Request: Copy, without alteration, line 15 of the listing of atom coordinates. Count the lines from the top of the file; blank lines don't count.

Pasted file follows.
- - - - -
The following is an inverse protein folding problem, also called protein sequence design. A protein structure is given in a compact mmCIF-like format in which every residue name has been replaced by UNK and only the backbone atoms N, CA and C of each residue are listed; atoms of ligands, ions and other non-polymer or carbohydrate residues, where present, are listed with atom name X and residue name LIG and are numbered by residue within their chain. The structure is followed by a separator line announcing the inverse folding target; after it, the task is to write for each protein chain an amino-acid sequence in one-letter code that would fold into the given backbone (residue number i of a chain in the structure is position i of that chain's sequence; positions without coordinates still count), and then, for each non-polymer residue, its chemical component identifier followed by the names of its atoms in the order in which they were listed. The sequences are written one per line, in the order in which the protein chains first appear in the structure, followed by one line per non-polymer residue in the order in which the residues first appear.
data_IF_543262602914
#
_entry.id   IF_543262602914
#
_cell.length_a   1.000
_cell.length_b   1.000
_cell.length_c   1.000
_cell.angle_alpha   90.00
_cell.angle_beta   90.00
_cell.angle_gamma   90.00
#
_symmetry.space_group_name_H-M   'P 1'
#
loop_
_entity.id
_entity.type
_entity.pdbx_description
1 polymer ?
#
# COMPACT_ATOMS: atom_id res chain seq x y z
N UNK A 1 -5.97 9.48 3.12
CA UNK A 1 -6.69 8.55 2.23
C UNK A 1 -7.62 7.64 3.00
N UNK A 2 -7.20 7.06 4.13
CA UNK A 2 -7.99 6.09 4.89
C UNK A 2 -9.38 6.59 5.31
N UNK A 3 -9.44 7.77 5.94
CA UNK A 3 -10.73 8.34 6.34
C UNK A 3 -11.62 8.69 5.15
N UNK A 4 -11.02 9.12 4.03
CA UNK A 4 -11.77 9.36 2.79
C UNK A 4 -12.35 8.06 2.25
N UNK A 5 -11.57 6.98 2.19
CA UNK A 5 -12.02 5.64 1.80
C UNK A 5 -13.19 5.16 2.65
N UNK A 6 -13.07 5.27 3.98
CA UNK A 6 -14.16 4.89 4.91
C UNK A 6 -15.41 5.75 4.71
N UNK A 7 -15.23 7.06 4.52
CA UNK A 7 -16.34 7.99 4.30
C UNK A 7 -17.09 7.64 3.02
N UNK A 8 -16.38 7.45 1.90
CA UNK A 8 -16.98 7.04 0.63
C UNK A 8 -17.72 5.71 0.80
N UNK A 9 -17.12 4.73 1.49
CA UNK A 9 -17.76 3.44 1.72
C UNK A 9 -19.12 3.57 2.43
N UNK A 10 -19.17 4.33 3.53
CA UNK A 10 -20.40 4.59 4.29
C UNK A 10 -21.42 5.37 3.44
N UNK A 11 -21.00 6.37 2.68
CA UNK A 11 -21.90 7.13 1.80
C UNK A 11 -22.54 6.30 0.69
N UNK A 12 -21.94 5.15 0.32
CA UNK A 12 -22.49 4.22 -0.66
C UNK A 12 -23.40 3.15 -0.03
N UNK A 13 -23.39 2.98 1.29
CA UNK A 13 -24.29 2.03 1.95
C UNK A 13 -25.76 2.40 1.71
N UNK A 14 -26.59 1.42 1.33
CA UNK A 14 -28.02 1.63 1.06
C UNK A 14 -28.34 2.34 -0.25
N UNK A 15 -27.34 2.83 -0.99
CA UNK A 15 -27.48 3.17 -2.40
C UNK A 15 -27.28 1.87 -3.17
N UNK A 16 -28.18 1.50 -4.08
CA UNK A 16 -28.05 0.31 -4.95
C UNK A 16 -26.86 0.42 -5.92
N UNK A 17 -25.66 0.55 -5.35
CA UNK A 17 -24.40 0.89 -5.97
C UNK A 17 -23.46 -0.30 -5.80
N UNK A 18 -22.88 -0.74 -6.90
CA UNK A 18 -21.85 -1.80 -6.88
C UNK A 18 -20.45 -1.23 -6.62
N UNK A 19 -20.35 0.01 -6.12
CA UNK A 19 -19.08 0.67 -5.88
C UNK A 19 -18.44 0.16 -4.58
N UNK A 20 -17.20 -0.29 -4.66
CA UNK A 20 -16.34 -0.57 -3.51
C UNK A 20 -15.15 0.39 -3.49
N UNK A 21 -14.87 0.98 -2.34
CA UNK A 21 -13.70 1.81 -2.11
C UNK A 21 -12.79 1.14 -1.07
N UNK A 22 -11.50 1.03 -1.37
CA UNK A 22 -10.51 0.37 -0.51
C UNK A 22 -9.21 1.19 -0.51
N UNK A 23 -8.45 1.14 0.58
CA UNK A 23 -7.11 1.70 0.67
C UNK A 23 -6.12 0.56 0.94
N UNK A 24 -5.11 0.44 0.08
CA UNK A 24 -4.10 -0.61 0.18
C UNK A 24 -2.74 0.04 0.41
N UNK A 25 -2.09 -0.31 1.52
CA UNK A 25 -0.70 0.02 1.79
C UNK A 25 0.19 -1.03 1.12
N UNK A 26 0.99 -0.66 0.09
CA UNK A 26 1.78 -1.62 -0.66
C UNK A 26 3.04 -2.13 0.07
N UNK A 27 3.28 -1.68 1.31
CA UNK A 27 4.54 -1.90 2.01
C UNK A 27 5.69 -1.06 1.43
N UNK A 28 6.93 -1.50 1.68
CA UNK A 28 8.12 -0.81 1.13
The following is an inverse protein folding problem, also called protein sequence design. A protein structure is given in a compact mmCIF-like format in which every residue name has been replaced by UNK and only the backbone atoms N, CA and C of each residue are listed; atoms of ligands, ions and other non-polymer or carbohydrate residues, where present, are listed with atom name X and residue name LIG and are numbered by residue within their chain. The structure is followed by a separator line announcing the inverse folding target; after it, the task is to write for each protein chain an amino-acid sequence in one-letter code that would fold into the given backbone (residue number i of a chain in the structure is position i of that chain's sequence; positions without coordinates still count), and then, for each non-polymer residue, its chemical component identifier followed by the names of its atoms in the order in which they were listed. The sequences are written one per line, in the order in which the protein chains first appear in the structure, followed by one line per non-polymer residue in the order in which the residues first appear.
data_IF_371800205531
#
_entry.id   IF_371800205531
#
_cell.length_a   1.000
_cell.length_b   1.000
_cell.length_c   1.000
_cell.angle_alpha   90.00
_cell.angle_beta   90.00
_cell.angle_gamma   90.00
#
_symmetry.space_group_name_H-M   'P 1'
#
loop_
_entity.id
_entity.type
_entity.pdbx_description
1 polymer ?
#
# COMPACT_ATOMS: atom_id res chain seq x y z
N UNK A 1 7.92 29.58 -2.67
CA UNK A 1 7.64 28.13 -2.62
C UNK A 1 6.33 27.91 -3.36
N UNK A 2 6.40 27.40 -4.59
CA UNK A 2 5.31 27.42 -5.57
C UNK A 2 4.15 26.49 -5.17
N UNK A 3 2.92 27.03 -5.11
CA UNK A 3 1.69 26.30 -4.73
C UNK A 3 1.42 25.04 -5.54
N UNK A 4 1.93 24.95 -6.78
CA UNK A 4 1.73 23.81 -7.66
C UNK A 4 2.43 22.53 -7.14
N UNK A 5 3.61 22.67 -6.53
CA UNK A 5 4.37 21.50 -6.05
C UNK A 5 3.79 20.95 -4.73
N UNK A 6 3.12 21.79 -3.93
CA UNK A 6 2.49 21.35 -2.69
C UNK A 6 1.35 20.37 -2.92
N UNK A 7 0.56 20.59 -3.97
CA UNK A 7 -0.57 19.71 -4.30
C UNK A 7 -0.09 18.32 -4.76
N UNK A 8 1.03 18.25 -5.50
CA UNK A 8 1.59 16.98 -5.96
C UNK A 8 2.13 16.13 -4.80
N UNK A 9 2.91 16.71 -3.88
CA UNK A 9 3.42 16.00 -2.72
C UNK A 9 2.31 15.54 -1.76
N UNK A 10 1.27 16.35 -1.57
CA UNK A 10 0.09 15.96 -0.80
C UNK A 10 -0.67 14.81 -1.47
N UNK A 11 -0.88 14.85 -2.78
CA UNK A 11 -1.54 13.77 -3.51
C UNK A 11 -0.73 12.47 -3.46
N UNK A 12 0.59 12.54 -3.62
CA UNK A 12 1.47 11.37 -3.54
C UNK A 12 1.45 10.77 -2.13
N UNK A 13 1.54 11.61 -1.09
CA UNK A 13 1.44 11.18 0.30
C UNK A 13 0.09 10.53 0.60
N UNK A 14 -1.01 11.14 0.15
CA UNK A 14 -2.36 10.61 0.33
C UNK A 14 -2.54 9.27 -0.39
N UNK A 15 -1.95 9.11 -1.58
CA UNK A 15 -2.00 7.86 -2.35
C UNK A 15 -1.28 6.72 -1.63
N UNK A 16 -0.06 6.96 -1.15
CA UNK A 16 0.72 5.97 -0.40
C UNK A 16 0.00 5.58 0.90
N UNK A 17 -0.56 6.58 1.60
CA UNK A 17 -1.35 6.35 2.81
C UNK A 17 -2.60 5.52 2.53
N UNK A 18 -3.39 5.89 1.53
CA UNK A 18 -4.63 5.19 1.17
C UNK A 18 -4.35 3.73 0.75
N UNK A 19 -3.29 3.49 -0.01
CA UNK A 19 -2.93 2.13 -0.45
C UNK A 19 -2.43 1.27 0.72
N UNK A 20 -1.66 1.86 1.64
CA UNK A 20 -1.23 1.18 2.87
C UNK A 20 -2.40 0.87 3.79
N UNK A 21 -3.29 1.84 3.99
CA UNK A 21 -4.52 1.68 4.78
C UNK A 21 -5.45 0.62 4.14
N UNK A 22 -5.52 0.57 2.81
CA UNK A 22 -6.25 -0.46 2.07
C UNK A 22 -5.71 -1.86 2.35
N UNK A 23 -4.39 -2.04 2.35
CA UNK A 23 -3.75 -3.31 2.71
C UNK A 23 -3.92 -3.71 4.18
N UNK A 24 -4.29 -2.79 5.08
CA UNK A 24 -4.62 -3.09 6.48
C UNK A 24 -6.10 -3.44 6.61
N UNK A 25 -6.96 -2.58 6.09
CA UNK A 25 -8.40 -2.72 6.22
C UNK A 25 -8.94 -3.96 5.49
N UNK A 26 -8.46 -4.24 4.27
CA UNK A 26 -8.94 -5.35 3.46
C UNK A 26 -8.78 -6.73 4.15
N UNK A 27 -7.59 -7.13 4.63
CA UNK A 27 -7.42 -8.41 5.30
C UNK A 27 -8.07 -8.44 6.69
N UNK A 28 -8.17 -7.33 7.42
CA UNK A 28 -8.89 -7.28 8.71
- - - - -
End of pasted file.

loop_